I have a theory that although the results of our DNA project may not prove that there was just one common male who fathered all the Adamthwaite lines, there is a very good possibility that we all share a noticeable proportion of genetic material inherited from the early inhabitants of Ravenstonedale (whatever their surname!). So I have embarked on the beginnings of a geographical yDNA and autosomal DNA project for people with ancestors living in Ravenstonedale before 1800, starting off with descendants of four different ADAMTHWAITE lines:
OLIVE GREEN line – I took a Family Finder test myself when they were first introduced in 2009, and a year or so later a known Adamthwaite cousin from this line also tested – our results are a good match at third cousin level. I recently received Family Finder results for three more Adamthwaite descendants of the VIOLET line, ORANGE line and BLUE line. We know that the ORANGE line is actually a branch of the VIOLET line, but the connection lies nine generations back. Any connection between the OLIVE line and the BLUE line, either to each other or to the VIOLET/ORANGE line has never been found in the written records, so if there IS any connection it is likely to have been more than two hundred years ago.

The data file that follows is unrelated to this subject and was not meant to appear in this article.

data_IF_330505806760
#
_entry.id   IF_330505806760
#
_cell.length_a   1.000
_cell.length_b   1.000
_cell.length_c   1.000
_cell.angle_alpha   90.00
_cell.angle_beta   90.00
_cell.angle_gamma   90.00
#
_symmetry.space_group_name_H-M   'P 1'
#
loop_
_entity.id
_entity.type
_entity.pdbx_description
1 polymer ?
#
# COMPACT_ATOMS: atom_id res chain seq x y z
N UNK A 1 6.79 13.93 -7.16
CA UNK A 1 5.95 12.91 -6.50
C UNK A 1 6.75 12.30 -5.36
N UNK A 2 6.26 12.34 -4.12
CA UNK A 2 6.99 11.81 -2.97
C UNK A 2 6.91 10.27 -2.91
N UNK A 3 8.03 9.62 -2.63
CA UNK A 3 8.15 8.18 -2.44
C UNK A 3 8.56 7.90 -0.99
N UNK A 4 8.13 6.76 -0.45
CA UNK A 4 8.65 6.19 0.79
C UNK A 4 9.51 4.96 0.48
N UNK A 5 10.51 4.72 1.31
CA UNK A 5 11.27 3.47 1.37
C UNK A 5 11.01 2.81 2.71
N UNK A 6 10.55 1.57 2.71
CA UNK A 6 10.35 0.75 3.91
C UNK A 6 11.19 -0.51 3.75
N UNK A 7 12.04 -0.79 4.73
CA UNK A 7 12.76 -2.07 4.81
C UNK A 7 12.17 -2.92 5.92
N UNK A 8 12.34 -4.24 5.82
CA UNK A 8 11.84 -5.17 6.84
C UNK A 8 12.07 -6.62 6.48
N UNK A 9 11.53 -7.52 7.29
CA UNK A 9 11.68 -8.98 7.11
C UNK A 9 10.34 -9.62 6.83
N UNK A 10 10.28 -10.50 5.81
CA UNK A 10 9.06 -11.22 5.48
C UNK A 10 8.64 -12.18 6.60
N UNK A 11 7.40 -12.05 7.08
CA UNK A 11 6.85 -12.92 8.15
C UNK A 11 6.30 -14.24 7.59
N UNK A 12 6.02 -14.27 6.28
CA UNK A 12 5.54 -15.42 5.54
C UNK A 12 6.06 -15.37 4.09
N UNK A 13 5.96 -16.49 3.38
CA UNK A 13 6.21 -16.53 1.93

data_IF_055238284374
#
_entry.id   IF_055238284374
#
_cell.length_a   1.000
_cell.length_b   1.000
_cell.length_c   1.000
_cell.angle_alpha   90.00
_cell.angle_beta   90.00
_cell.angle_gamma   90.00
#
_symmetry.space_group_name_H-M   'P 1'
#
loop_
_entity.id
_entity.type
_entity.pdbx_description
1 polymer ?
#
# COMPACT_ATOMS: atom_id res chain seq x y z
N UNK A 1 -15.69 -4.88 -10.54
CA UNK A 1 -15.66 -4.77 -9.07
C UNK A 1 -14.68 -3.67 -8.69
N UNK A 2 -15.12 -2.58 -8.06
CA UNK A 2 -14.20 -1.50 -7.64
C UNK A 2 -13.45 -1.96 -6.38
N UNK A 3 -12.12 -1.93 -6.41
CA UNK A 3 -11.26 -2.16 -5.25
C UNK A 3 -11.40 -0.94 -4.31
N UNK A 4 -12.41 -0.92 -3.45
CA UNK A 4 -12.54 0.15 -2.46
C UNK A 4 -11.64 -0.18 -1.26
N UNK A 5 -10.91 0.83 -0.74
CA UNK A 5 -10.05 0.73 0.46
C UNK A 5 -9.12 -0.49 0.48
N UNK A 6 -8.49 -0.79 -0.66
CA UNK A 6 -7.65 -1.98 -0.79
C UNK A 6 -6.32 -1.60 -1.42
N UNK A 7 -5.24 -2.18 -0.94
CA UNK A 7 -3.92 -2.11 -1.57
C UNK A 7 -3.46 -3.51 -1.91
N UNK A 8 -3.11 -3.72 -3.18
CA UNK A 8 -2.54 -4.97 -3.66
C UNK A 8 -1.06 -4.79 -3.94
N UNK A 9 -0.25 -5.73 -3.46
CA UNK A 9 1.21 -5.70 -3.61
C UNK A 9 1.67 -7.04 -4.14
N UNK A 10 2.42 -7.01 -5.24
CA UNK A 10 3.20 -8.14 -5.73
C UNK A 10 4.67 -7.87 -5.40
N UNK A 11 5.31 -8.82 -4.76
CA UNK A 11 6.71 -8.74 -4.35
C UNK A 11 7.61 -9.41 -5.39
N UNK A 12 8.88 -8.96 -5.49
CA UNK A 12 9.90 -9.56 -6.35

So I was fascinated to discover that we ALL share matches with each other, at distances predicted at between 6.5 and 7.5 generations. This can probably be explained by the higher than average proportion of DNA we have each inherited which has its early origins in this small corner of north western England. (For example, I know from my own family history research that no less than eight of my own 32 3xgreat grandparents came from East Ward in Westmorland … this represents a quarter of my DNA, and probably the same could be said of most people whose ancestry includes anyone who lived in Ravenstonedale before the Industrial Revolution scattered families far and wide. We have already found a match with a FOTHERGILL descendant.